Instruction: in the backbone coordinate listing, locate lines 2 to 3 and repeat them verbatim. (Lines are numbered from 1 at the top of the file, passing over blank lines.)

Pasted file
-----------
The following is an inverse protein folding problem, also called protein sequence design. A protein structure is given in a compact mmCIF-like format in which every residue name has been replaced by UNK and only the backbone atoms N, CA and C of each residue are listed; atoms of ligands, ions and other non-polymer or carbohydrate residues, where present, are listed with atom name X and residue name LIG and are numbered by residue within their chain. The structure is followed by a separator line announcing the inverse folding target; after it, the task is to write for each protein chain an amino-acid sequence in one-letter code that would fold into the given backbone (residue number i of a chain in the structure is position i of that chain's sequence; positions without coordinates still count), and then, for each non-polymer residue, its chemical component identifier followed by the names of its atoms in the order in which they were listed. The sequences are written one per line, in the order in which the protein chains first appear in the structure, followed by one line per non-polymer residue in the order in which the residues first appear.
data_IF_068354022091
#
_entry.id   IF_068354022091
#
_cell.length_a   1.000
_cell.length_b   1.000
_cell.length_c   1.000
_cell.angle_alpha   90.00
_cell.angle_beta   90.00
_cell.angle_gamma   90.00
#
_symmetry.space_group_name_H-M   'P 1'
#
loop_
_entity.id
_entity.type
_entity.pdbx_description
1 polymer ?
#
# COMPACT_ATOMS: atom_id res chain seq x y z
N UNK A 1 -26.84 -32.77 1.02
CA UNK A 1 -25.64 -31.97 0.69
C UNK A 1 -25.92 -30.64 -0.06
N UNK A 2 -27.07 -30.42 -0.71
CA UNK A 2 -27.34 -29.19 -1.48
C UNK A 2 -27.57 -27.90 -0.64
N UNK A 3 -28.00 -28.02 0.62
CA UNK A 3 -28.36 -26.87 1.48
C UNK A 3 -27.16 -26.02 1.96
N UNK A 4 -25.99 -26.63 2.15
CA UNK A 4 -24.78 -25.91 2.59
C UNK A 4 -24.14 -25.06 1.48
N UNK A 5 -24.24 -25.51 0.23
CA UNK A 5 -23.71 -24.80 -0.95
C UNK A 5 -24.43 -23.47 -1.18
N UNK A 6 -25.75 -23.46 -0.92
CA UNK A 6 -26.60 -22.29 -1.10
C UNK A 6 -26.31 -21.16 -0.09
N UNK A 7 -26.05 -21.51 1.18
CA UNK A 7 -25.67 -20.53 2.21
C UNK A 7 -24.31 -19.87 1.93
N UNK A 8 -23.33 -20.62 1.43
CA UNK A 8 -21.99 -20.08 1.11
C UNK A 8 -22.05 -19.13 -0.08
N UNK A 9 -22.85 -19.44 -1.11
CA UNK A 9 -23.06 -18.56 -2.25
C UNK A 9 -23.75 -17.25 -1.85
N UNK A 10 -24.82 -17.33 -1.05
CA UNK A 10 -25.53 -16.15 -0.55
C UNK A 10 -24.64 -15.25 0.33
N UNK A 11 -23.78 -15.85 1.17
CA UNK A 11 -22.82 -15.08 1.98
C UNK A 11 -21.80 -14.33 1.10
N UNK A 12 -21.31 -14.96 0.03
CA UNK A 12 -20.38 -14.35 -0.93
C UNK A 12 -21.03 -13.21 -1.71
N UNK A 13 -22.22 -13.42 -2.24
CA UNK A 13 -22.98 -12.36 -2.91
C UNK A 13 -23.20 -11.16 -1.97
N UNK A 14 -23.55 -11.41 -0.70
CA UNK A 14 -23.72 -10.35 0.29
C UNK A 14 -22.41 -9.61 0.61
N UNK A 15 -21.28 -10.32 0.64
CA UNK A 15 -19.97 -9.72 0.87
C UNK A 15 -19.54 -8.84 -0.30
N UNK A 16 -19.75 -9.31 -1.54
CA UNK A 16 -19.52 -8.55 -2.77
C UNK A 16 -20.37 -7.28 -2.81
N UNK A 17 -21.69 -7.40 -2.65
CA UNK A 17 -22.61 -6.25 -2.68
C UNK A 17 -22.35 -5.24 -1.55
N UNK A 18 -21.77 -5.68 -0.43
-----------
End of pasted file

data_IF_068354022091
#